Parliament repetedly shot down former Prime Minister Theresa May's Brexit plan, fatally compromised by its complicated arrangements for keeping Ireland free of border controls. Parliament also has passed a law forcing current Prime Minister Boris Johnson to do whatever it takes to avoid a no-deal Brexit, which most experts believe would be economically catastrophic. Which leaves us with the freshly-announced Boris Brexit Deal, whose parameters are being revealed today. Chief among them, though, is an eventual border between the United Kingdom and the Irish Republic -- the unacceptable outcome that years of negotiation sought to avoid in the first place.
And would that be acceptable to the Irish government and the EU?
At first sight, no. Infrastructure on the Irish border even after an effective transition period of four years is a red line for Ireland, which is concerned it would destabilise border communities that have flourished economically and socially since peace 21 years ago.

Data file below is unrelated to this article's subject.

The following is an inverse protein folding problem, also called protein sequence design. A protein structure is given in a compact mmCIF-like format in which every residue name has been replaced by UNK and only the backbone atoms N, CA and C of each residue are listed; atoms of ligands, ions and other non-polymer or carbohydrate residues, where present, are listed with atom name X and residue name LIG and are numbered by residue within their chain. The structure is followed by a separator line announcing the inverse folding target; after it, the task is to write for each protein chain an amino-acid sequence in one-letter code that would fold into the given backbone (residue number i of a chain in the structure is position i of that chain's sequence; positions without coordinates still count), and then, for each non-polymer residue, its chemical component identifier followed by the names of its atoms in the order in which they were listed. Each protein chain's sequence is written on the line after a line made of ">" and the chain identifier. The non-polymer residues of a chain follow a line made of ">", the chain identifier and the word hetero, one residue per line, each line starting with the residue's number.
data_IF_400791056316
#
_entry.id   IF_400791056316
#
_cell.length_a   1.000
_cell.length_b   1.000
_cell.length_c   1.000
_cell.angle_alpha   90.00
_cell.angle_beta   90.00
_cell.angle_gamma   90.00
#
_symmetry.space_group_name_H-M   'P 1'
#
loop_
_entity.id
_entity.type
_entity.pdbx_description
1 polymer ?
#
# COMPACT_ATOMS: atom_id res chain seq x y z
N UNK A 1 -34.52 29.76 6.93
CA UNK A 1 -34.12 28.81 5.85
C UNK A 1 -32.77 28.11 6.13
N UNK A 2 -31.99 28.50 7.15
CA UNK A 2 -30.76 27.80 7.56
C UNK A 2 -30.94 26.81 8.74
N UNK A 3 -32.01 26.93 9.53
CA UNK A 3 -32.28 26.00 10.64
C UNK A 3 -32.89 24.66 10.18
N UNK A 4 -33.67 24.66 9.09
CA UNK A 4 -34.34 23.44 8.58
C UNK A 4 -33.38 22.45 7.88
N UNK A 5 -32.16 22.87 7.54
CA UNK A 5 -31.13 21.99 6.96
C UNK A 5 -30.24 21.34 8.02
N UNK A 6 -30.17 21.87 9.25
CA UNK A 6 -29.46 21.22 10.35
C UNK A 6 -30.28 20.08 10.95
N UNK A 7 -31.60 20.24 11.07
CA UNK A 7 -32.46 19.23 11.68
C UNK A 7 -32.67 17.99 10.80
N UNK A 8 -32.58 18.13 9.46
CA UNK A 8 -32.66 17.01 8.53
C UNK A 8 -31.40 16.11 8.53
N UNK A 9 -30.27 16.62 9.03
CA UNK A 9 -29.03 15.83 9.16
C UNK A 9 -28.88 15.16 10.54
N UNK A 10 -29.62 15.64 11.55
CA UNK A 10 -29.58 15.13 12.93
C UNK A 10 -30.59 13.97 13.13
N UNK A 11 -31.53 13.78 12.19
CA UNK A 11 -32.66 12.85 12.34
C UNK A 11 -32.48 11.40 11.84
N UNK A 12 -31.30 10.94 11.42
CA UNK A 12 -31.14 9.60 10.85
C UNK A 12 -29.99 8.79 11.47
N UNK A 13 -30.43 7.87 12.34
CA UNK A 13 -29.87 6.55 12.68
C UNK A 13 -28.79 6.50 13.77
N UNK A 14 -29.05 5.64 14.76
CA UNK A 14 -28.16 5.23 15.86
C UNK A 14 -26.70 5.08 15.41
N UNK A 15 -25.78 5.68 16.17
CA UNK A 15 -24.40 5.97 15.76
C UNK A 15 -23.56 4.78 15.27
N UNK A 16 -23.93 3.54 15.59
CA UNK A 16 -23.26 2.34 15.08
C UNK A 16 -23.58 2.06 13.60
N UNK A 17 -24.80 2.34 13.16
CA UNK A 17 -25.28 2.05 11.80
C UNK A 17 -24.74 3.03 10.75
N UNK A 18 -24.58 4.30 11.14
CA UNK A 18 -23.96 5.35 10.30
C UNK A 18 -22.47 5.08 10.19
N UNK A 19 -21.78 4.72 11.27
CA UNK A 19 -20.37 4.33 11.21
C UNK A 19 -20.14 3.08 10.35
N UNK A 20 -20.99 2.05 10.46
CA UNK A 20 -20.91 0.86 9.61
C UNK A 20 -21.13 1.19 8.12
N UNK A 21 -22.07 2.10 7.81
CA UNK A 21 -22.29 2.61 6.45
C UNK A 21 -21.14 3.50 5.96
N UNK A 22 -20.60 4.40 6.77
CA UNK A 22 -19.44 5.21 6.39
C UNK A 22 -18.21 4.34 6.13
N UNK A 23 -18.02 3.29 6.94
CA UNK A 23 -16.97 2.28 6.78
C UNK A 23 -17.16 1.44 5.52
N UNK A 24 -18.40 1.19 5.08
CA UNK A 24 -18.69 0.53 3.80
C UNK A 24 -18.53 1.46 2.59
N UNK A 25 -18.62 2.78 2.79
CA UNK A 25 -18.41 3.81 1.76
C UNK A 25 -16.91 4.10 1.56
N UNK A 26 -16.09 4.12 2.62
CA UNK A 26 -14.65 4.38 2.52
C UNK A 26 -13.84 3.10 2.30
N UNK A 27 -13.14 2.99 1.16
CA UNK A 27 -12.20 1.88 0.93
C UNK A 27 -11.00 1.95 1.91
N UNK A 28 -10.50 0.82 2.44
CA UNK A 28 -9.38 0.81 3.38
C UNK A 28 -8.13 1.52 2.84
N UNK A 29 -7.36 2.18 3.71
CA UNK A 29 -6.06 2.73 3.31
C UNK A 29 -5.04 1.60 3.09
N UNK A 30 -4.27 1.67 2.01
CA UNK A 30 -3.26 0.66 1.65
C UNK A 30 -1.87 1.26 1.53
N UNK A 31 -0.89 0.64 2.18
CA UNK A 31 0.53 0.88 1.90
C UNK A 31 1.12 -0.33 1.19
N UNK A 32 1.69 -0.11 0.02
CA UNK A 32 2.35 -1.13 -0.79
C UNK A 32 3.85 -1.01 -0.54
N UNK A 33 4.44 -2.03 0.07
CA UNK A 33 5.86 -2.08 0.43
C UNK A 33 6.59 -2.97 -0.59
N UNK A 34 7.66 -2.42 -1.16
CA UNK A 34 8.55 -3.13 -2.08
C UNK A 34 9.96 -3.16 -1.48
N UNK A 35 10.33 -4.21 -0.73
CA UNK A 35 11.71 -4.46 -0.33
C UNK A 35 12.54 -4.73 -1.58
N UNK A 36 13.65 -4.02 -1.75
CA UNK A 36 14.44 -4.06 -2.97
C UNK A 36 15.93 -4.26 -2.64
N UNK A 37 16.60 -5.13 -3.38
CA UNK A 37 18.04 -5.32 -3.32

The European Union is taking the offer under considrration, but it's an offer they have to refuse.
From the very start of this process, Brussels and Dublin have insisted that there must be no new border checks with Northern Ireland. This is a commitment that the UK government signed up when led by Theresa May.
The EU has also been clear that the integrity of the European Single Market must be maintained and that there must be no get-out clauses for the UK a few years down the line.
All of those red lines are broken by this offer.
Which is to say that Boris's plan is designed to be rejected. It's a stalking horse for the no-deal "option" that would benefit the very few at the expense of all others.